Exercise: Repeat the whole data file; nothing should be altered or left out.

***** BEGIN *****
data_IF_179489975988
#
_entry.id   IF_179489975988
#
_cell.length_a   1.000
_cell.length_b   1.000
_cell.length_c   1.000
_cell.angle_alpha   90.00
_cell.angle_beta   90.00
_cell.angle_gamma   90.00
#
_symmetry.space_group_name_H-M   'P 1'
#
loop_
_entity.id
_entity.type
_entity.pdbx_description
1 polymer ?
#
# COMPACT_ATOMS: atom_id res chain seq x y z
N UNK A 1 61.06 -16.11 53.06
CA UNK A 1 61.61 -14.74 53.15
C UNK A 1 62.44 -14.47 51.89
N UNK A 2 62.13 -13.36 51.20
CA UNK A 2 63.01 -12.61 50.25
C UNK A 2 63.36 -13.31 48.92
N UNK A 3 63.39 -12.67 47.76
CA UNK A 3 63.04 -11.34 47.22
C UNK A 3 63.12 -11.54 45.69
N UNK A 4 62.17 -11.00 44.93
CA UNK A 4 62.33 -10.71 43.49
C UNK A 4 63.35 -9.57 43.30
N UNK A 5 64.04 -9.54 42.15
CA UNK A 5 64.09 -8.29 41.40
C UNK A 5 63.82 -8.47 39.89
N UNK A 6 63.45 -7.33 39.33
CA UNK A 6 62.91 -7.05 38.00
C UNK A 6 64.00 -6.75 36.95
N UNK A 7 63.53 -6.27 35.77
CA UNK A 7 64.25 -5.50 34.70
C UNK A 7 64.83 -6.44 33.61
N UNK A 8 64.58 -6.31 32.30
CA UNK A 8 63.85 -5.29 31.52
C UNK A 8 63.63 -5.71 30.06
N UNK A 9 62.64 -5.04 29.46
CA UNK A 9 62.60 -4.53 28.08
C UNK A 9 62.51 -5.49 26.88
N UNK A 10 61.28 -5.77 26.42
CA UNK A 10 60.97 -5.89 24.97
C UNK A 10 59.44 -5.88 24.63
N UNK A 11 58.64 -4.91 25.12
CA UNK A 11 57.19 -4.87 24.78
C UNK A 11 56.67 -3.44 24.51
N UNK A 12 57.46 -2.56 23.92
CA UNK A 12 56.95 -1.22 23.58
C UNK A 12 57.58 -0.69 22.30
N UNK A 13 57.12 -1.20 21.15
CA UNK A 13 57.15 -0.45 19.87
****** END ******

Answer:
data_IF_179489975988
#
_entry.id   IF_179489975988
#
_cell.length_a   1.000
_cell.length_b   1.000
_cell.length_c   1.000
_cell.angle_alpha   90.00
_cell.angle_beta   90.00
_cell.angle_gamma   90.00
#
_symmetry.space_group_name_H-M   'P 1'
#
loop_
_entity.id
_entity.type
_entity.pdbx_description
1 polymer ?
#
# COMPACT_ATOMS: atom_id res chain seq x y z
N UNK A 1 61.06 -16.11 53.06
CA UNK A 1 61.61 -14.74 53.15
C UNK A 1 62.44 -14.47 51.89
N UNK A 2 62.13 -13.36 51.20
CA UNK A 2 63.01 -12.61 50.25
C UNK A 2 63.36 -13.31 48.92
N UNK A 3 63.39 -12.67 47.76
CA UNK A 3 63.04 -11.34 47.22
C UNK A 3 63.12 -11.54 45.69
N UNK A 4 62.17 -11.00 44.93
CA UNK A 4 62.33 -10.71 43.49
C UNK A 4 63.35 -9.57 43.30
N UNK A 5 64.04 -9.54 42.15
CA UNK A 5 64.09 -8.29 41.40
C UNK A 5 63.82 -8.47 39.89
N UNK A 6 63.45 -7.33 39.33
CA UNK A 6 62.91 -7.05 38.00
C UNK A 6 64.00 -6.75 36.95
N UNK A 7 63.53 -6.27 35.77
CA UNK A 7 64.25 -5.50 34.70
C UNK A 7 64.83 -6.44 33.61
N UNK A 8 64.58 -6.31 32.30
CA UNK A 8 63.85 -5.29 31.52
C UNK A 8 63.63 -5.71 30.06
N UNK A 9 62.64 -5.04 29.46
CA UNK A 9 62.60 -4.53 28.08
C UNK A 9 62.51 -5.49 26.88
N UNK A 10 61.28 -5.77 26.42
CA UNK A 10 60.97 -5.89 24.97
C UNK A 10 59.44 -5.88 24.63
N UNK A 11 58.64 -4.91 25.12
CA UNK A 11 57.19 -4.87 24.78
C UNK A 11 56.67 -3.44 24.51
N UNK A 12 57.46 -2.56 23.92
CA UNK A 12 56.95 -1.22 23.58
C UNK A 12 57.58 -0.69 22.30
N UNK A 13 57.12 -1.20 21.15
CA UNK A 13 57.15 -0.45 19.87